If you page through my spiral bound notebook stuffed with recipes, you will almost certainly notice that it is spattered and worn and nearly fallen apart. If your eye is particularly of the sort that seeks out patterns, however, you may also notice that somewhere in the realm of 75 percent of the recipes in it are attached to someone’s name.
Beth’s chicken, Peter’s pancakes, Daim cake from Caroline, Liz’s shirley bars, Judy’s scones, Peach’s cardamom bread. And I’m fairly positive that, all around the world, many cooks have similarly labeled recipes, this one from grandma, that one from an old friend, and this one from that lady who used to live down the street. Remember her? She always made the best…
Even some of my cookbooks by acclaimed chefs contain recipes attributed by name to someone else – Lindsay’s sugar cookies or Rob’s famous coleslaw in Sunday Suppers at Lucques, Sally Schmitt’s cranberry and apple kuchen or Eric’s staff lasagne in the French Laundry.
Maybe it’s just a lack of creativity in naming. But, I don’t think so. I think there is something deeper behind this urge to put a name, and thus a face and an experience, with a dish. In my own recipe notebook, I love the natural history element that these particular recipes contain. They capture a chronology of people I’ve cooked with and of recipes I liked so much that I asked if I could have them. It situates the meal in space and time and it allows that person, wherever they actually are now, to be with me while I cook “their” dish.
It’s also fascinating to think about the trail this leaves behind these recipes. Sometimes they are named after the original source, but I think just as often my recipe for “Liz’s Shirley bars” is her recipe for “Patty’s Shirley bars,” and it’s Patty’s recipe for “Rose’s Shirley bars.” This trail may perhaps lead all the way back to Shirley herself. Or it may just as well lead to a treasured cookbook, or an old lady’s magazine, or the back of a bag of oats.
I think it would be a fun project to map out these kinds of recipe paths. Then again, I’m a big dork.
At any rate, following this way of thinking, I suppose I should really call this tart “Johan’s rhubarb torte” because that is who I got it from. When we were in Minnesota just after Christmas, Johan, a dear friend of our family, sidled up to me and handed me a piece of paper. ”When it is spring and you have rhubarb, you have to make this recipe,” he said. There was something in his voice that sounded almost like urgency. There was a little more explanation, about how they had had it with family and loved it, but really the only message I took away was, “you must make this.” It took no more convincing than that. I was not going to say no.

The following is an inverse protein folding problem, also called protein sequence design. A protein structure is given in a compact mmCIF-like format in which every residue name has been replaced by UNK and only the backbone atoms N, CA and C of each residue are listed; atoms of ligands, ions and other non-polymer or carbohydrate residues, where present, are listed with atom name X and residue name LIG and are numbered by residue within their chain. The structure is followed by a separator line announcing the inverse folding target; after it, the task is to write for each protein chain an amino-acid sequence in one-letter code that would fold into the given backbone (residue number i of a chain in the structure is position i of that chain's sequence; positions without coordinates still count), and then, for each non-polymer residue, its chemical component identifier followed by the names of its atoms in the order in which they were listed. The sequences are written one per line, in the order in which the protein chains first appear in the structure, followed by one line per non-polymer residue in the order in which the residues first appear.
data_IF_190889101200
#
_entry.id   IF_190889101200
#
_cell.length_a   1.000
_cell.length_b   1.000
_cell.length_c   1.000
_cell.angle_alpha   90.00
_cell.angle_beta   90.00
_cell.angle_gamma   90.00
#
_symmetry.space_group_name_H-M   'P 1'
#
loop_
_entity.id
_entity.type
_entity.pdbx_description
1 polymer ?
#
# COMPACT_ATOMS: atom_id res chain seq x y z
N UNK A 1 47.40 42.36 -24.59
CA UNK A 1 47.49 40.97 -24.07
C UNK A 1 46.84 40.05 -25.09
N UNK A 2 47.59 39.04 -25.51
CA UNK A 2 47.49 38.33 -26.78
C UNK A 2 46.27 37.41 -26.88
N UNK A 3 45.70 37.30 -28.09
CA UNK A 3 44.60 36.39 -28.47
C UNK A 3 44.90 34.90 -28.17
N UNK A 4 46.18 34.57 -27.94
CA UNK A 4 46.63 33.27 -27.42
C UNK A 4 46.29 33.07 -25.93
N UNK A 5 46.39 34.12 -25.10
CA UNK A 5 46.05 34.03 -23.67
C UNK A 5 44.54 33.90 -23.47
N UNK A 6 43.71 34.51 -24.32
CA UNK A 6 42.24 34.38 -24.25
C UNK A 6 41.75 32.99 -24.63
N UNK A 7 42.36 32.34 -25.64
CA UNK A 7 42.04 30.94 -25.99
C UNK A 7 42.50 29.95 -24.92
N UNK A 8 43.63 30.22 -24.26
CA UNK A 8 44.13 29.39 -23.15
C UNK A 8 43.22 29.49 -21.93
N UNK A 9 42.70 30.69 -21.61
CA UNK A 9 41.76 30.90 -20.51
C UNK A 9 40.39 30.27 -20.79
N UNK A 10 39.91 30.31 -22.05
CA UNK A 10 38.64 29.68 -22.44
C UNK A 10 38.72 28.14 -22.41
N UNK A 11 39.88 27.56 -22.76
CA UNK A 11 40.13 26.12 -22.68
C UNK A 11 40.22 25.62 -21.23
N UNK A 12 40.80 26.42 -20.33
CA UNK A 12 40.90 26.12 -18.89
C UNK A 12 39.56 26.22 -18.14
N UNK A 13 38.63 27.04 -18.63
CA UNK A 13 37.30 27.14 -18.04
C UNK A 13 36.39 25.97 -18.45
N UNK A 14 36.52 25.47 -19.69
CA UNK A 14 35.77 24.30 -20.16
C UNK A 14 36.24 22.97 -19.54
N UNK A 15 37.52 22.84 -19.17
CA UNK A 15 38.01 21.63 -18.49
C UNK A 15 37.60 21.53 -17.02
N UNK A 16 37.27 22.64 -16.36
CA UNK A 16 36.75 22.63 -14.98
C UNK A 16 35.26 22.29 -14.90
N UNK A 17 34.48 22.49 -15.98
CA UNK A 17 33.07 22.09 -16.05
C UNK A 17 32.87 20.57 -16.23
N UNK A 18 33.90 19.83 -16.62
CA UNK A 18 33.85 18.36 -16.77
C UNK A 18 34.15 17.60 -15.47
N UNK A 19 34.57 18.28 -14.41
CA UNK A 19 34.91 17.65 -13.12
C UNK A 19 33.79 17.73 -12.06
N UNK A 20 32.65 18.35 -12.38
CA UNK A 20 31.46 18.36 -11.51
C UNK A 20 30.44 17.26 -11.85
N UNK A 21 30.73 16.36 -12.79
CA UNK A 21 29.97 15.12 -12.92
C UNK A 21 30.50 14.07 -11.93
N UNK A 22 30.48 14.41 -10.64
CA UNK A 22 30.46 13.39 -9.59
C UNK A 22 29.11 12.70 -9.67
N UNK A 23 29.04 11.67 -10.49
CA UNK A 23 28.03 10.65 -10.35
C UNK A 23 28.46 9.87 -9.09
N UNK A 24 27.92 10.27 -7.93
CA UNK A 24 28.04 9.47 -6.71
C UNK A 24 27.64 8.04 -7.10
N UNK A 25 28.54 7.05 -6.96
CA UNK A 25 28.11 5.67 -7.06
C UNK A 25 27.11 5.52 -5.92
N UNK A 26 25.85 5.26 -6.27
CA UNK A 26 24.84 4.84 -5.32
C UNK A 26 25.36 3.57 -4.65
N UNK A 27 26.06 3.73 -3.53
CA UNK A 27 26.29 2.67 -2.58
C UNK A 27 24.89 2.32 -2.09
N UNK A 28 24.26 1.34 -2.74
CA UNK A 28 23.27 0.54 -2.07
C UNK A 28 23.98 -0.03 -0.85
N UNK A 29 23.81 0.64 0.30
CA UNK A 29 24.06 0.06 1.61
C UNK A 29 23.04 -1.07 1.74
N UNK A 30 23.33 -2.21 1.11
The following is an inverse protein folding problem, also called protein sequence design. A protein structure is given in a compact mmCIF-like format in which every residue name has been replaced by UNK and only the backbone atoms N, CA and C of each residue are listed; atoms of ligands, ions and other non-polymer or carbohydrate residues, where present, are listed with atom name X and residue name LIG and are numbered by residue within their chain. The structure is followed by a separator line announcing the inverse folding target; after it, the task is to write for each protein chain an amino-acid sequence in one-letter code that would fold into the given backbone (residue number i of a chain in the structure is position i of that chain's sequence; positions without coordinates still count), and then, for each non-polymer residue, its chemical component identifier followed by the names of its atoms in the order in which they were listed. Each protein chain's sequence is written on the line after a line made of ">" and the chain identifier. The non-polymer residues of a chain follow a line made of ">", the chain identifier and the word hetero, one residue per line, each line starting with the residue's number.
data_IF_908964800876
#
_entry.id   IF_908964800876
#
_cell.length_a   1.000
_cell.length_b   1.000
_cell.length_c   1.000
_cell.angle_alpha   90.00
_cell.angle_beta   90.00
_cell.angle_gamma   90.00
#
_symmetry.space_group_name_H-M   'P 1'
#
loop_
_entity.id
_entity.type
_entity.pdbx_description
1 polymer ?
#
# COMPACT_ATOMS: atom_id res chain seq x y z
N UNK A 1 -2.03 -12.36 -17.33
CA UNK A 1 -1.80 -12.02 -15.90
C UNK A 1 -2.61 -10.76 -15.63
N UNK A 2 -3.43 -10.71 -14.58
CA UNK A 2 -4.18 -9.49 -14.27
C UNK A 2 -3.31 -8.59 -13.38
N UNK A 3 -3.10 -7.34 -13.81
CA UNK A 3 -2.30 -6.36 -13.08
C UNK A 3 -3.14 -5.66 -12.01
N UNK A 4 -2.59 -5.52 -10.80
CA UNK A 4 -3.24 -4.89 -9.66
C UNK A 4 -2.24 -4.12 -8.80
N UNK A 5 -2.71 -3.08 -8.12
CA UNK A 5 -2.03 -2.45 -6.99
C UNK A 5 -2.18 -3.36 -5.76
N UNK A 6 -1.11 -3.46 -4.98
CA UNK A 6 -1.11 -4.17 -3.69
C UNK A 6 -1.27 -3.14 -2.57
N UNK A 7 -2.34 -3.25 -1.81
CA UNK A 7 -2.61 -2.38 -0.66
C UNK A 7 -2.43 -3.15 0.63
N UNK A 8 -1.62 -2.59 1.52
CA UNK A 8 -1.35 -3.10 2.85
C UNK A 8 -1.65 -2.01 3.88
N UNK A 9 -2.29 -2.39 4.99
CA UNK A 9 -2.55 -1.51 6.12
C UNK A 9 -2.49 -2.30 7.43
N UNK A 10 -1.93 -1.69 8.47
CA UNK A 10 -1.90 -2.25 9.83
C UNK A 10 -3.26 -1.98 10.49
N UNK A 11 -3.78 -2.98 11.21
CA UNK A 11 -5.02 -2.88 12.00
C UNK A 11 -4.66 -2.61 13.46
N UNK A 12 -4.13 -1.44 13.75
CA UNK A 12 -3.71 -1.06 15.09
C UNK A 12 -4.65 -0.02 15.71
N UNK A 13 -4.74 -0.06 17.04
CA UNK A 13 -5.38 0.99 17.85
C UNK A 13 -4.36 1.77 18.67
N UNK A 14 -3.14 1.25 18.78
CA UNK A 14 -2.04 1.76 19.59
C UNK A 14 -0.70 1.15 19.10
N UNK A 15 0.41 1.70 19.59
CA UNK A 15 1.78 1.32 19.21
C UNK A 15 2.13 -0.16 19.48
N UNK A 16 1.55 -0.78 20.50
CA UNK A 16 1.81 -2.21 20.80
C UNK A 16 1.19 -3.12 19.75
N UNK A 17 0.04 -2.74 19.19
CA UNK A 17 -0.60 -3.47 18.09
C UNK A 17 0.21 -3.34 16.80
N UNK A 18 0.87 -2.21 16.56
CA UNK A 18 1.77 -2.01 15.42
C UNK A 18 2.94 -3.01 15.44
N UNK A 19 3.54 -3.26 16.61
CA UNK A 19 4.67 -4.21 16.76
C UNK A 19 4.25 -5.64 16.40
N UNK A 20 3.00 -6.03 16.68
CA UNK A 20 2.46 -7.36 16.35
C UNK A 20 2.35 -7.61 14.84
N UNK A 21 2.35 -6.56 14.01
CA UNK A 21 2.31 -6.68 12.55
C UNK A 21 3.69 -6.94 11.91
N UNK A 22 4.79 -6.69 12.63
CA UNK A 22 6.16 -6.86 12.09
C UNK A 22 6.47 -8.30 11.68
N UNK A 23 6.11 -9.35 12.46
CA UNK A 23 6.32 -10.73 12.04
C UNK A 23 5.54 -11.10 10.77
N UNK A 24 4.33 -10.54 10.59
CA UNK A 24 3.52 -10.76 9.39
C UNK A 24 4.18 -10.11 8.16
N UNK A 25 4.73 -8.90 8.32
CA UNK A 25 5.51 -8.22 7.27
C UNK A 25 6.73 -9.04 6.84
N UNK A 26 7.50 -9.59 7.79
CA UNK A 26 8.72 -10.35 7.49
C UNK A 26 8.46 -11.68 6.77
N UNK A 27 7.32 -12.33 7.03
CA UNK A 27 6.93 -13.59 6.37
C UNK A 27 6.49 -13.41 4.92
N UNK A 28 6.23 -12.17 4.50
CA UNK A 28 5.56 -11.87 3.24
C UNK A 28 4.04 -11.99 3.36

So I have waited, sitting edgily on that sense of urgency since December, until there was rhubarb. Now that we are finally well embedded in rhubarb season, I can tell you, Jorunn makes a dang good rhubarb torte. And while this may become called Jorunn’s torte via Johan, I think I’m just going to have to leave the credit with her.
This tart (because in the English meanings of the words, it really is more of a tart than a torte) is a study in simplicity and elegance. It is not showy, but it is still gorgeous, and remarkably wholesome feeling. Wholesome and gorgeous in the way a rosy-cheeked dairy maid in a fairytale picture book is.
The blend for the crust is rich with soft butter and eggs, and, once baked, it somehow inhabits a cozy space somewhere between cake and shortbread. It’s a space where I would be quite happy to take up residence as well, and do nothing all day but gnaw off the corners of wonderful tender, buttery, crumbly things.
And the filling is all rhubarb. No strawberries or other berries to get in the way of the floral, citric tang of the sweetened stalks. There isn’t even vanilla or spice. It’s all rhubarb, just the way I like it best. And in this context, I will hazard to say that you may too. Even if you are usually one to favor the rhubarb-strawberry combo.
Make it quick now, before rhubarb season is over, and you just may find you have friends scribbling down a rhubarb torte recipe associated with your name.
Jorunn’s Rhubarb Torte (makes 1 9-inch tart or several smaller tarts)
- 4 dL (approx. a scant 2 cups) all purpose flour
- 1 dL (approx. a scant 1/2 cup) sugar
- 2 tsp. baking powder
- 125 g (scant 9 Tbs.) butter, softened
- 1 large egg
- 500 g (About 1 lb.) rhubarb, washed and cut into thin pieces
- 2 dL (1 cup) sugar
- 3 Tbs. potato starch or corn starch
- In a mixing bowl, blend the crust ingredients together well until they form a dough. Shape into a ball, cover and refrigerate for 30-45 minutes.
- In the meantime, mix together the rhubarb, 2 dL sugar and potato/corn starch in another bowl.
- Preheat your oven to 400F. Take 2/3s of the dough and press it evenly into a greased 9 inch tart pan. Press it up the sides as well. Pour in the rhubarb mixture and spread it out into an even layer.
- Take the remaining crust, and roll it out into strips. Weave these into a lattice top for the tart. (I found this quite hard to do and thought my finished tartelettes were going to look like disasters. But, my patched together lattice tops baked up to hide most of the cracks and missing pieces and actually wound up looking ok!)
- Put the tart pan on a rimmed baking sheet to prevent spills. Transfer to the oven and bake on the middle rack until the crust is golden brown and the filling is soft and bubbling, about 45 minutes. Serve warm or cooled topped with whipped cream or vanilla ice cream.